Social circle – the full benefits of the circular economy

Reuse offers tremendous social value - because of this, it could act as a useful lever to secure public buy-in for a more transformative resource agenda, argues Craig Anderson.

Can we develop a circular economy purely from a waste and resources point of view? Don’t we need the buy-in of the producers and retailers who control and supply consumers with these goods and services? And what about the consumer – will they be able to deal with this major evolution of supply and demand?

Change and leadership is coming from industry for a circular economy, so now the industry needs to look at whether the consumer can handle such a major upheaval. For me, the answer is yes, if we make doing the right thing appealing rather than necessary. We must identify the social benefits as well as purely technical and financial ones.

The greatest success that the charity reuse sector has had working with a commercial business has been when the business has understood the social context and value involved in reuse. They’ve seen the opportunity for a service-based partnership that meets their business needs and that comes with the bonus of adding value to local communities.

These successful partnerships connect the social agenda with their people, their staff, and their customers. The connection is the ‘human’ part of people, their relation to society and their wish to help their neighbours and their own communities. The partnerships that my organisation Furniture Reuse Network runs with major retailers and partners brought in over 78,000 furniture and electrical items, saving low income families £12 million on essential goods last year in the UK.

This is on top of the three million items supplied by our members that has saved 380,000 tonnes of CO2 and helped nearly one million low income households save £340m on essential goods. But on the downside, when we look more closely at the future of product reuse we see some barriers.

Current constraints
For instance, take the reparability of the products on the market, the access to spares that are only made available during the product’s warranty period – those are a real hindrance. Today there are some appliance manufacturers directly lobbying EU officials with the sole intent of limiting the reuse of their products. Some producers are inclined to make it increasingly more difficult for us to reuse their products – where does that leave the ambition for a circular economy?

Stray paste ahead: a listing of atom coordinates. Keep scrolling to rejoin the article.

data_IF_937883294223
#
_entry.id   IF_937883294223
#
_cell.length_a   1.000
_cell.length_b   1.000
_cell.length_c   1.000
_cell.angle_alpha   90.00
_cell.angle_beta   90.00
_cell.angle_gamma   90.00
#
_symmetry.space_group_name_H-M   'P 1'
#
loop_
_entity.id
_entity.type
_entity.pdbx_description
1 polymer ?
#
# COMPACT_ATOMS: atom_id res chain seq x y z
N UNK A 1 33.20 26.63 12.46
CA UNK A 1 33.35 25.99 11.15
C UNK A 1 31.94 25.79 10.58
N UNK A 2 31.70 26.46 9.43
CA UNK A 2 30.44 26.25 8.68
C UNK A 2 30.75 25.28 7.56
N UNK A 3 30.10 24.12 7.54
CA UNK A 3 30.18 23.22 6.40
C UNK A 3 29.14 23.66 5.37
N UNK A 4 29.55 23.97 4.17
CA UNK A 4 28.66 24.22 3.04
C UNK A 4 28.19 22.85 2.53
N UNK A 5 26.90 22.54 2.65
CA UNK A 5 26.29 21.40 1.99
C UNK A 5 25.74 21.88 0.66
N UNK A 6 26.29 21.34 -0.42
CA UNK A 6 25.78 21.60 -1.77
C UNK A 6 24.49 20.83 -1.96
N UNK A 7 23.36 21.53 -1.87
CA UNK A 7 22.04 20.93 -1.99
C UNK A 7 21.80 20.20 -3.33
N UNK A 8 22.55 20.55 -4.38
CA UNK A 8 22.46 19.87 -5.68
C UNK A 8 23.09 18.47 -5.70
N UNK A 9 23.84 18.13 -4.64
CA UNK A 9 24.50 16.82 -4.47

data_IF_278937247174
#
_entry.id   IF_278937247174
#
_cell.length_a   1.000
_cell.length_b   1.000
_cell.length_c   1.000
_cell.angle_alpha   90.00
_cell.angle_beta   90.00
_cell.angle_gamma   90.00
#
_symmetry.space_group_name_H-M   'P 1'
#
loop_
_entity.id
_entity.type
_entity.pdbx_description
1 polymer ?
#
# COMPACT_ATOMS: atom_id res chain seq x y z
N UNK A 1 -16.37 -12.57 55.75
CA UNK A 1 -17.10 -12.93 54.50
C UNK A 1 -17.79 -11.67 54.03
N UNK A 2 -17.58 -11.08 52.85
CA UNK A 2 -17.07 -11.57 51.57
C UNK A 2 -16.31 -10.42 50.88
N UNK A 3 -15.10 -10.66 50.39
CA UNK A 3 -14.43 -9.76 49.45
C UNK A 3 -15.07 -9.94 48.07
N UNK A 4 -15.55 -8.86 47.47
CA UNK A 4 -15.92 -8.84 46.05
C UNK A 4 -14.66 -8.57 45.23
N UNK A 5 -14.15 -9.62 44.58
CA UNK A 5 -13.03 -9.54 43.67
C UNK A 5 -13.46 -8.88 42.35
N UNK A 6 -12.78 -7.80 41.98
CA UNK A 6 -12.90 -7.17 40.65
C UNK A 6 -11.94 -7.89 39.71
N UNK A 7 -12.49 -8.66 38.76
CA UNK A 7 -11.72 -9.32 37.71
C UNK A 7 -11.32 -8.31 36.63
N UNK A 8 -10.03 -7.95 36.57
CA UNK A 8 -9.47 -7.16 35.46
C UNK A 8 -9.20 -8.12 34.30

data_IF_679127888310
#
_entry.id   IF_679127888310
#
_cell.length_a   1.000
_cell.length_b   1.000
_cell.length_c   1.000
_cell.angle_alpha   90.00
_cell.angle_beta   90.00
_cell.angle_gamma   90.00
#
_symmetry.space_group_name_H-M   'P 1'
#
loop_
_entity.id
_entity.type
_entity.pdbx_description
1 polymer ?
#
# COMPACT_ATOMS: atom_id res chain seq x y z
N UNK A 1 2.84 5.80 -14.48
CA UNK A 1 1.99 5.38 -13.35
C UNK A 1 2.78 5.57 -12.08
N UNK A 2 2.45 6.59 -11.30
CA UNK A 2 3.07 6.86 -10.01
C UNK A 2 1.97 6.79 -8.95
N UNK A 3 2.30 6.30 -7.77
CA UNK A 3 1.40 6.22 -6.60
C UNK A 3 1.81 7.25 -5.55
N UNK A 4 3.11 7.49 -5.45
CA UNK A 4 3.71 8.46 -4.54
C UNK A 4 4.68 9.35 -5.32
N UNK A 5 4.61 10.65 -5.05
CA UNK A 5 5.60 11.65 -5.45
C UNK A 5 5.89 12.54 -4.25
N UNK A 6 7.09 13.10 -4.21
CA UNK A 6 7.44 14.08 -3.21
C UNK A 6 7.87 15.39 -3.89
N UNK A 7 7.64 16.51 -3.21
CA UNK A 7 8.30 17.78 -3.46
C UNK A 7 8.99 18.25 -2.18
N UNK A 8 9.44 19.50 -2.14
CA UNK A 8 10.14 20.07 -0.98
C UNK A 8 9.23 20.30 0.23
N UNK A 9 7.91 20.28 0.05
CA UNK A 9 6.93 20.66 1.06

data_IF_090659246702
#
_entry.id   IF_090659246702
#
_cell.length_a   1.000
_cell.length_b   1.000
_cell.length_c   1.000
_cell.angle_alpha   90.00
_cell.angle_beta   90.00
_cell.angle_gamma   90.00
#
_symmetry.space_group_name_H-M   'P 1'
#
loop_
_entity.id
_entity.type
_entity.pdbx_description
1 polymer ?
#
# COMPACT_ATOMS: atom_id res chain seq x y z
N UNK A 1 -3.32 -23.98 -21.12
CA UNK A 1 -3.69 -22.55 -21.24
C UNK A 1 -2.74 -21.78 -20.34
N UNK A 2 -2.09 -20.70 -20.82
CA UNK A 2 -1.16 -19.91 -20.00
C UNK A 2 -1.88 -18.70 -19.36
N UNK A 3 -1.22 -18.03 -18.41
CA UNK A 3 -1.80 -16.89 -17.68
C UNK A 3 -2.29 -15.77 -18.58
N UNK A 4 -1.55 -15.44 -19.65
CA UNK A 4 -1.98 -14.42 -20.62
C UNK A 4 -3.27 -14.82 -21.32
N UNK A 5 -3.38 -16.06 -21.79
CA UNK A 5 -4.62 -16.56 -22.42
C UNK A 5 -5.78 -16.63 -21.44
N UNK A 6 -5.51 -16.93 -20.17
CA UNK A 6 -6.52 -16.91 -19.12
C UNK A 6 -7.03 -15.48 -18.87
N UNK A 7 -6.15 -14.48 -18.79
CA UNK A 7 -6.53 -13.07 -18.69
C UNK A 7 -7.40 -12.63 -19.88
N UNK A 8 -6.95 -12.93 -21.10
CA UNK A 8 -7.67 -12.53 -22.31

Looking at the public sector, there are some real opportunities for local authorities to scale up their activities on reuse. The initial reaction is to tell the public about reuse operators and divert the waste to them, but this needs to be preceded by a change in infrastructure from the councils.

Interestingly, one question that has been put to me recently is, ‘Do local authorities need to be involved in reuse and waste prevention? Could waste prevention be the sole responsibility of society and communities?’ The majority of our members are there to support those in poverty and people with other social needs so my first reaction would be that the sector cannot subsidise the state on waste as well as on welfare.

That said, the options of such devolved responsibility could be explored. We work across different government departments and agencies, where there are real and quantifiable benefits to be achieved through reuse – we basically need their leadership.

Because of austerity and welfare cuts, the reuse sector is doing what it can by stepping up to help those that cannot help themselves, but we need ambition and action from all stakeholders to make reuse more sustainable and more impactful as a business activity and to ensure that the social and environmental benefits are preserved and increased.

Here’s an idea to ponder. Does a better society equal better business? Can a practical and focused CSR strategy bring business more profit and profile? The private and public sectors have long avoided such disruption, seeing it as a problem or risk. For the resources sector it seems this kind of disruption is welcomed as a possible future, and as future business.

If the various sectors have the audacity and scope to make the circular economy vision a reality then let’s start with reuse and get the retailers, manufacturers and consumers involved and on-side.

Craig Anderson is chief executive of Furniture Reuse Network

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